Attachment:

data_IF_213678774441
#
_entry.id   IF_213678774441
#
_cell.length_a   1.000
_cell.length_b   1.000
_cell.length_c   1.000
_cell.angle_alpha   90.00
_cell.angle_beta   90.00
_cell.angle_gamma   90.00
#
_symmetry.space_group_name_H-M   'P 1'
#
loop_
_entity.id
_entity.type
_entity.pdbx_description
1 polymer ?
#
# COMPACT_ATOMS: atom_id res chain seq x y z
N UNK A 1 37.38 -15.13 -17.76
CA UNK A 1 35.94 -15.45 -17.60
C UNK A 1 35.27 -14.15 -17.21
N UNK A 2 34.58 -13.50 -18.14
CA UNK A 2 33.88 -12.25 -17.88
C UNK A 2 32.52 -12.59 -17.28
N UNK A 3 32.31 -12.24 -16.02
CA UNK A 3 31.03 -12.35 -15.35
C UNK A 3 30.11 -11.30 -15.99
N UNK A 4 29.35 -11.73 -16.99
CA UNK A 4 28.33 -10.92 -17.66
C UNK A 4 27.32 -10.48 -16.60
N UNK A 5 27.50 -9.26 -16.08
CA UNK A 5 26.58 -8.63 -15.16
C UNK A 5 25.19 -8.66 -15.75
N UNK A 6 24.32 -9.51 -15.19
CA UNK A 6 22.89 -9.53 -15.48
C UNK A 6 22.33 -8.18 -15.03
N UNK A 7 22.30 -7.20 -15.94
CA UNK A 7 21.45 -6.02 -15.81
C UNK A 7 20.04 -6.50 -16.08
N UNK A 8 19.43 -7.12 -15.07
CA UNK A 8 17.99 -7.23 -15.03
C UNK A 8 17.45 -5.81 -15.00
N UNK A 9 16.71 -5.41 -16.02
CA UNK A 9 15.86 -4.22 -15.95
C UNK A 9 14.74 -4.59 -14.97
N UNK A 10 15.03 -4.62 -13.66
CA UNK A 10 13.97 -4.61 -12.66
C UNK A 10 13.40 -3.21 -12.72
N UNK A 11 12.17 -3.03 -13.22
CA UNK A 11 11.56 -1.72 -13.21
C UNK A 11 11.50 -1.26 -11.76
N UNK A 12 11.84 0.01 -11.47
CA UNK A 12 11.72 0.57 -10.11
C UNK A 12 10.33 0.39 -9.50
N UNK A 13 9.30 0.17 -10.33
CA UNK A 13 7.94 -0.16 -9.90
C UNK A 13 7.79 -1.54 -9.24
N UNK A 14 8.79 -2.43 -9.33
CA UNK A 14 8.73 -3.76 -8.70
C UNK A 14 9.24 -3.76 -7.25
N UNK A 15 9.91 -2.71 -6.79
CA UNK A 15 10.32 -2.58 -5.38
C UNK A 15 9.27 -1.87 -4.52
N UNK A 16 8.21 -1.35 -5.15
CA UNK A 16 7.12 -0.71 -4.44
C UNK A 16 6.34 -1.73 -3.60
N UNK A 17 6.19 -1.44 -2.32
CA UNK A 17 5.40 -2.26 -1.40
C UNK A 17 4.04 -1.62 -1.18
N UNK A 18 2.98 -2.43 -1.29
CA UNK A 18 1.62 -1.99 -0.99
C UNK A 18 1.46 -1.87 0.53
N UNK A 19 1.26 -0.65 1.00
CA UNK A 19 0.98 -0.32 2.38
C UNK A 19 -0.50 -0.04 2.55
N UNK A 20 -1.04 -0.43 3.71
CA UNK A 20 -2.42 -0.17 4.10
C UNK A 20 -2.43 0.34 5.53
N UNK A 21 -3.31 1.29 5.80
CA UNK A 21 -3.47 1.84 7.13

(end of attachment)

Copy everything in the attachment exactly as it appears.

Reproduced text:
data_IF_213678774441
#
_entry.id   IF_213678774441
#
_cell.length_a   1.000
_cell.length_b   1.000
_cell.length_c   1.000
_cell.angle_alpha   90.00
_cell.angle_beta   90.00
_cell.angle_gamma   90.00
#
_symmetry.space_group_name_H-M   'P 1'
#
loop_
_entity.id
_entity.type
_entity.pdbx_description
1 polymer ?
#
# COMPACT_ATOMS: atom_id res chain seq x y z
N UNK A 1 37.38 -15.13 -17.76
CA UNK A 1 35.94 -15.45 -17.60
C UNK A 1 35.27 -14.15 -17.21
N UNK A 2 34.58 -13.50 -18.14
CA UNK A 2 33.88 -12.25 -17.88
C UNK A 2 32.52 -12.59 -17.28
N UNK A 3 32.31 -12.24 -16.02
CA UNK A 3 31.03 -12.35 -15.35
C UNK A 3 30.11 -11.30 -15.99
N UNK A 4 29.35 -11.73 -16.99
CA UNK A 4 28.33 -10.92 -17.66
C UNK A 4 27.32 -10.48 -16.60
N UNK A 5 27.50 -9.26 -16.08
CA UNK A 5 26.58 -8.63 -15.16
C UNK A 5 25.19 -8.66 -15.75
N UNK A 6 24.32 -9.51 -15.19
CA UNK A 6 22.89 -9.53 -15.48
C UNK A 6 22.33 -8.18 -15.03
N UNK A 7 22.30 -7.20 -15.94
CA UNK A 7 21.45 -6.02 -15.81
C UNK A 7 20.04 -6.50 -16.08
N UNK A 8 19.43 -7.12 -15.07
CA UNK A 8 17.99 -7.23 -15.03
C UNK A 8 17.45 -5.81 -15.00
N UNK A 9 16.71 -5.41 -16.02
CA UNK A 9 15.86 -4.22 -15.95
C UNK A 9 14.74 -4.59 -14.97
N UNK A 10 15.03 -4.62 -13.66
CA UNK A 10 13.97 -4.61 -12.66
C UNK A 10 13.40 -3.21 -12.72
N UNK A 11 12.17 -3.03 -13.22
CA UNK A 11 11.56 -1.72 -13.21
C UNK A 11 11.50 -1.26 -11.76
N UNK A 12 11.84 0.01 -11.47
CA UNK A 12 11.72 0.57 -10.11
C UNK A 12 10.33 0.39 -9.50
N UNK A 13 9.30 0.17 -10.33
CA UNK A 13 7.94 -0.16 -9.90
C UNK A 13 7.79 -1.54 -9.24
N UNK A 14 8.79 -2.43 -9.33
CA UNK A 14 8.73 -3.76 -8.70
C UNK A 14 9.24 -3.76 -7.25
N UNK A 15 9.91 -2.71 -6.79
CA UNK A 15 10.32 -2.58 -5.38
C UNK A 15 9.27 -1.87 -4.52
N UNK A 16 8.21 -1.35 -5.15
CA UNK A 16 7.12 -0.71 -4.44
C UNK A 16 6.34 -1.73 -3.60
N UNK A 17 6.19 -1.44 -2.32
CA UNK A 17 5.40 -2.26 -1.40
C UNK A 17 4.04 -1.62 -1.18
N UNK A 18 2.98 -2.43 -1.29
CA UNK A 18 1.62 -1.99 -0.99
C UNK A 18 1.46 -1.87 0.53
N UNK A 19 1.26 -0.65 1.00
CA UNK A 19 0.98 -0.32 2.38
C UNK A 19 -0.50 -0.04 2.55
N UNK A 20 -1.04 -0.43 3.71
CA UNK A 20 -2.42 -0.17 4.10
C UNK A 20 -2.43 0.34 5.53
N UNK A 21 -3.31 1.29 5.80
CA UNK A 21 -3.47 1.84 7.13